Day 2 at WordCamp Europe in Belgrade. Below are the highlights of a number of talks!

The user is central

Alberto Medina's talk is mainly about putting the user first. He indicates how difficult it is for developers to provide a perfectly consistent experience for the user with all the techniques available. Compared to 20 years ago, many techniques and devices have been added. Developers do not use all technologies, simply because there are too many.

According to Medina, the perfect user experience is based on 4 pillars:

  • the website is fast
  • the website is safe
  • the website is integrated (works well with other systems and third party software)
  • the website is engaging (you want to come back)

To help developers improve the speed of the site, he emphasizes the importance of using AMP. AMP stands for Accelerated Mobile Page. It comes down to formatting a page in such a way that it loads super fast on mobile. An interesting study about the speed of websites on mobile here.. You can also use AMP in your WordPress site, for example with the plugin AMP for WordPress.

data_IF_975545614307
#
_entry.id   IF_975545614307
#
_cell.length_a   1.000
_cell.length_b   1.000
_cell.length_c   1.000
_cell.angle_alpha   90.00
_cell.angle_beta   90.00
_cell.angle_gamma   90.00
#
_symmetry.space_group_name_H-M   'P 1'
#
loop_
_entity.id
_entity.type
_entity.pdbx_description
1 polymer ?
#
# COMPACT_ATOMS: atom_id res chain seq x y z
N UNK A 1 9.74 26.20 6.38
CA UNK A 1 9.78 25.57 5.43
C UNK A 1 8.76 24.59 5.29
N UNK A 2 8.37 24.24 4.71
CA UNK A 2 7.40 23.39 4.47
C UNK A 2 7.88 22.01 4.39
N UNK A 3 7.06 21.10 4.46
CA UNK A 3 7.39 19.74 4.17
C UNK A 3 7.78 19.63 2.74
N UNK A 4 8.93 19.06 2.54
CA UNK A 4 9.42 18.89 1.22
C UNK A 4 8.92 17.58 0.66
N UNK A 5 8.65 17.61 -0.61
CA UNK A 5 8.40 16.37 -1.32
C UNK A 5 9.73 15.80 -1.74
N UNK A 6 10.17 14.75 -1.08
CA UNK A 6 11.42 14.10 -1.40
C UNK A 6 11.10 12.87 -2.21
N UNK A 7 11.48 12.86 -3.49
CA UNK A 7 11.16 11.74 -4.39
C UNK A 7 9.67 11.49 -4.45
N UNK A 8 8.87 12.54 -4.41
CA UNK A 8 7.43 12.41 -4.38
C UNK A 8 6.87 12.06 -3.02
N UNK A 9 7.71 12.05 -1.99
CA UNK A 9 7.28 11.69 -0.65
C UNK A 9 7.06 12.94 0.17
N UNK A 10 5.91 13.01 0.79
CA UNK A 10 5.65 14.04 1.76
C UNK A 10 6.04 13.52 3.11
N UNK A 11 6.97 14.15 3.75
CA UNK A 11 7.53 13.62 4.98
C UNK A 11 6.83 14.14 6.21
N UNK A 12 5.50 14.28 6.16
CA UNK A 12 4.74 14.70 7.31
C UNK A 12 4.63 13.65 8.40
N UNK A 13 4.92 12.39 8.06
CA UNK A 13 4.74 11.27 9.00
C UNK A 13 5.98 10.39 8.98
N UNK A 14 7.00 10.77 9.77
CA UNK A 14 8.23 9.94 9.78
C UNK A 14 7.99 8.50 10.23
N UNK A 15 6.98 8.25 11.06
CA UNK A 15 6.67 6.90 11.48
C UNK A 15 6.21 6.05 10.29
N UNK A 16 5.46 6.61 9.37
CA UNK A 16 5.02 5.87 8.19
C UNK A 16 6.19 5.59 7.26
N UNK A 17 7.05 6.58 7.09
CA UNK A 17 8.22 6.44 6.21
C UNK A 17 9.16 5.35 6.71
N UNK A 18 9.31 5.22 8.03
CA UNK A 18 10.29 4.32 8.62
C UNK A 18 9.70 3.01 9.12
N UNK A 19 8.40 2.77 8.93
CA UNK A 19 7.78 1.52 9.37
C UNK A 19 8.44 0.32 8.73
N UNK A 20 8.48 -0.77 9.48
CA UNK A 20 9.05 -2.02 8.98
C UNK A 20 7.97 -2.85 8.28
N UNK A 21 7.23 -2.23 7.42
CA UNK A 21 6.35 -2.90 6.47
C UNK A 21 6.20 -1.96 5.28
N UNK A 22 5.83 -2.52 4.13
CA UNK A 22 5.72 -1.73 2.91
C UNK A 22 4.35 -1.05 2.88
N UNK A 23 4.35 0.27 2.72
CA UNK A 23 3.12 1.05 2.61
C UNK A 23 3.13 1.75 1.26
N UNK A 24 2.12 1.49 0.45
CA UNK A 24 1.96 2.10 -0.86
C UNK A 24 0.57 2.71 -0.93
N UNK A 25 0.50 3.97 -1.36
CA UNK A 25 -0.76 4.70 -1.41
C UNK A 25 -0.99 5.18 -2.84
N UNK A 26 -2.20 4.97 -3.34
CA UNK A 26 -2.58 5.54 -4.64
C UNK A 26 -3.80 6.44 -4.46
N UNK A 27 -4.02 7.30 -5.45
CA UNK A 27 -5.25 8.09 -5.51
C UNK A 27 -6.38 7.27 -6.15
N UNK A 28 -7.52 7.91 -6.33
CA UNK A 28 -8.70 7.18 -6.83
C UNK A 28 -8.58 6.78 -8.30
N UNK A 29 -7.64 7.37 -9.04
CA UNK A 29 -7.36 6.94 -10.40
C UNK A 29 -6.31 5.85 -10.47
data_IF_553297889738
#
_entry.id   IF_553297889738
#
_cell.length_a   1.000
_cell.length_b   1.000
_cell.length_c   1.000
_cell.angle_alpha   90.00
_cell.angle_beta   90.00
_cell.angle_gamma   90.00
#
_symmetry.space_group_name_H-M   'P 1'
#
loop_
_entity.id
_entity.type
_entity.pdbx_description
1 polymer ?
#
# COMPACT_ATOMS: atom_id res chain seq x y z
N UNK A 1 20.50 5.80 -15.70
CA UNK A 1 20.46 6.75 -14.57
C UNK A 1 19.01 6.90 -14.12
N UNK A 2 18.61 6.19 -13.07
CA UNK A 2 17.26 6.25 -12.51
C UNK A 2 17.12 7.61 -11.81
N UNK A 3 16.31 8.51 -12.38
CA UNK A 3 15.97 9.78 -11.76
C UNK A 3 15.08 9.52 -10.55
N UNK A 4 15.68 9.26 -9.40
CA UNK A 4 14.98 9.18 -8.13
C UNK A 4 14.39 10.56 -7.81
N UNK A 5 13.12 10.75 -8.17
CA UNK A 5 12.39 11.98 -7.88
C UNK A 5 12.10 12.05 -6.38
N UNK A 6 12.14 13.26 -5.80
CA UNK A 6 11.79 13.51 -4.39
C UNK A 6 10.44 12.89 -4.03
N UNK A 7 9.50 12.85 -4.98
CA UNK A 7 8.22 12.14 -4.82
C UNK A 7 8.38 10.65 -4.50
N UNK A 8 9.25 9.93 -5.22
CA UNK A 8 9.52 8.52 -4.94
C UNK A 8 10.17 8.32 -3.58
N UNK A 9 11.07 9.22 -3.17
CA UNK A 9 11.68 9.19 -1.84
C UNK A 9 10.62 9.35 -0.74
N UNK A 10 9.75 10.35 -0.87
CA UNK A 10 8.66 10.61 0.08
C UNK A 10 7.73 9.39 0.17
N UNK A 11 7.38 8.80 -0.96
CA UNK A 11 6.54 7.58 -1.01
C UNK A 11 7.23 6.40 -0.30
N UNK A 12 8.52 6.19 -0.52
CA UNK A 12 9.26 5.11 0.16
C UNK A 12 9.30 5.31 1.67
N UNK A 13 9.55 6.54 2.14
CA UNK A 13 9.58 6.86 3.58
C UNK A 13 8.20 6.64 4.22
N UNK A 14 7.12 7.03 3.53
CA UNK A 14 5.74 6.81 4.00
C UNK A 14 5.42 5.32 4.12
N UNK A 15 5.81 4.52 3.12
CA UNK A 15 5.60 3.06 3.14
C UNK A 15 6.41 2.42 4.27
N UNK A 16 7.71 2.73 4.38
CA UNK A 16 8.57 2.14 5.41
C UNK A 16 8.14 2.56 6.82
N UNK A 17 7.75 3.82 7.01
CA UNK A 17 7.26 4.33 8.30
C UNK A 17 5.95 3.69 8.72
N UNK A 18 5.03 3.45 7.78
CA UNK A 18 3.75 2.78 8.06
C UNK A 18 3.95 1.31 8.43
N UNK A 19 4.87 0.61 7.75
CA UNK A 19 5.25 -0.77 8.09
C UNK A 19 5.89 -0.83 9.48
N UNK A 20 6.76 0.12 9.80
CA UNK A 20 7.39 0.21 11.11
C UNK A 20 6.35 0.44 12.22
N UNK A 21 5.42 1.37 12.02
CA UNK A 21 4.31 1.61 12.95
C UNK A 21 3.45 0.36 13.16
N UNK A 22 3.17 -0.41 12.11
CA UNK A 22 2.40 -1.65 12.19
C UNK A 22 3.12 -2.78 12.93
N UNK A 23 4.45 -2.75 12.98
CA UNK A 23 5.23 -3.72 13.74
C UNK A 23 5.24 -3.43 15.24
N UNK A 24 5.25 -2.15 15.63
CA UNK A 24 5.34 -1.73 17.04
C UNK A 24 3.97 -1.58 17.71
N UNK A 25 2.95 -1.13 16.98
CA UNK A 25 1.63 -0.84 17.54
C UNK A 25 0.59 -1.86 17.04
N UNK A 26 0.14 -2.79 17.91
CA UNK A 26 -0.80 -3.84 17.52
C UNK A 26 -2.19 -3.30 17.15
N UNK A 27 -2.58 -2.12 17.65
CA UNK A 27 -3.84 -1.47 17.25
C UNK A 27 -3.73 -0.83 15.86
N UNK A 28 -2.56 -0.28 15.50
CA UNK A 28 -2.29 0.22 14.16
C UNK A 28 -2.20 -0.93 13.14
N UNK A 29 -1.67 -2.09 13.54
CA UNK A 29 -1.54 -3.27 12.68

WordPress in 2019

Noel Tock takes us through his vision of what WordPress will look like in 2019 (and beyond). According to Noel, WordPress is currently at the peak of its popularity. Yet, he believes, WordPress can continue to grow, but we should pay less attention to the number of downloads or worldwide active installations. We need to start looking at how WordPress provides value to the user. He describes three trends:

  • Plugins are becoming less important: the landscape of SaaS solutions is getting bigger and bigger. And those solutions often focus on very specific problems. They do this so well that you actually no longer want to use that functionality in your WordPress website, but you want to use that SaaS solution. Where you used to create and send emails via WordPress, you now prefer to do so with Mailchimp. Simply because Mailchimp is much better at that.
  • The rise of platforms: with the growth of WordPress, platforms have emerged around WordPress. Think of WooCommerce or Codable (a platform for outsourcing WordPress development).
  • Digital Experience Platforms (DEP): this is the next step of content management systems. Nowadays, users are presented with personalized content, can talk to devices (Alexa and Siri) and measure their heart rate on their smart watch during exercise. The solutions become smarter and therefore offer the user a better experience.

The future of WordPress – and with Gutenberg this is already in the short term – is that it will become a smarter CMS with a strong focus on analyzing, creating and publishing content. With smart autocorrect software, automatic tagging of images in the media library and easy copying and pasting of text from a range of editors, WordPress becomes more valuable to users. According to Noel, WordPress should grow not so much in numbers, but in value. And that value comes from focusing on what WordPress is good at and the system smart to make possible.